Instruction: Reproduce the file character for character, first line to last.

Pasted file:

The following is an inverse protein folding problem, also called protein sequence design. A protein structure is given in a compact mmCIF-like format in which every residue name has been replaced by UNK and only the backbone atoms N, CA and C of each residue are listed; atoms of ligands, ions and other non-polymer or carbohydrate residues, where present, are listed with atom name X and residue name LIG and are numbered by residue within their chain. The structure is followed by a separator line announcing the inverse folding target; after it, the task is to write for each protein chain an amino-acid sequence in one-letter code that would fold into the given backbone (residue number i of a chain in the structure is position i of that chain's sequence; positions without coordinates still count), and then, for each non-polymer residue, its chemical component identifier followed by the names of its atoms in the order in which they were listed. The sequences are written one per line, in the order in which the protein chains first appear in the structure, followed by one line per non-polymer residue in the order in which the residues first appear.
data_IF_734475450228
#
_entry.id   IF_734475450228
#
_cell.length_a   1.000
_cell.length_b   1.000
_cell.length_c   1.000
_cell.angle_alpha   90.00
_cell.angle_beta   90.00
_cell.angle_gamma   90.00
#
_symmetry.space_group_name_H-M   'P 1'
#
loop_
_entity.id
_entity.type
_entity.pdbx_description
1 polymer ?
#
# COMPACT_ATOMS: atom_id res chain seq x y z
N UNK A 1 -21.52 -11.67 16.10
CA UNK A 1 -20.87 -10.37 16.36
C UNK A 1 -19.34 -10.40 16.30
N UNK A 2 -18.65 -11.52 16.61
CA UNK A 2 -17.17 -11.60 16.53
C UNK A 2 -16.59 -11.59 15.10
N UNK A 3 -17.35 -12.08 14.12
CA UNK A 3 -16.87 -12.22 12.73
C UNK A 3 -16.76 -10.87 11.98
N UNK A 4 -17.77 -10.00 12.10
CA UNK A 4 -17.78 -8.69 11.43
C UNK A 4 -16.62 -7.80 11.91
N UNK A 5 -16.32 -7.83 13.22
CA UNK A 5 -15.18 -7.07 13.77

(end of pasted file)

The following is an inverse protein folding problem, also called protein sequence design. A protein structure is given in a compact mmCIF-like format in which every residue name has been replaced by UNK and only the backbone atoms N, CA and C of each residue are listed; atoms of ligands, ions and other non-polymer or carbohydrate residues, where present, are listed with atom name X and residue name LIG and are numbered by residue within their chain. The structure is followed by a separator line announcing the inverse folding target; after it, the task is to write for each protein chain an amino-acid sequence in one-letter code that would fold into the given backbone (residue number i of a chain in the structure is position i of that chain's sequence; positions without coordinates still count), and then, for each non-polymer residue, its chemical component identifier followed by the names of its atoms in the order in which they were listed. The sequences are written one per line, in the order in which the protein chains first appear in the structure, followed by one line per non-polymer residue in the order in which the residues first appear.
data_IF_734475450228
#
_entry.id   IF_734475450228
#
_cell.length_a   1.000
_cell.length_b   1.000
_cell.length_c   1.000
_cell.angle_alpha   90.00
_cell.angle_beta   90.00
_cell.angle_gamma   90.00
#
_symmetry.space_group_name_H-M   'P 1'
#
loop_
_entity.id
_entity.type
_entity.pdbx_description
1 polymer ?
#
# COMPACT_ATOMS: atom_id res chain seq x y z
N UNK A 1 -21.52 -11.67 16.10
CA UNK A 1 -20.87 -10.37 16.36
C UNK A 1 -19.34 -10.40 16.30
N UNK A 2 -18.65 -11.52 16.61
CA UNK A 2 -17.17 -11.60 16.53
C UNK A 2 -16.59 -11.59 15.10
N UNK A 3 -17.35 -12.08 14.12
CA UNK A 3 -16.87 -12.22 12.73
C UNK A 3 -16.76 -10.87 11.98
N UNK A 4 -17.77 -10.00 12.10
CA UNK A 4 -17.78 -8.69 11.43
C UNK A 4 -16.62 -7.80 11.91
N UNK A 5 -16.32 -7.83 13.22
CA UNK A 5 -15.18 -7.07 13.77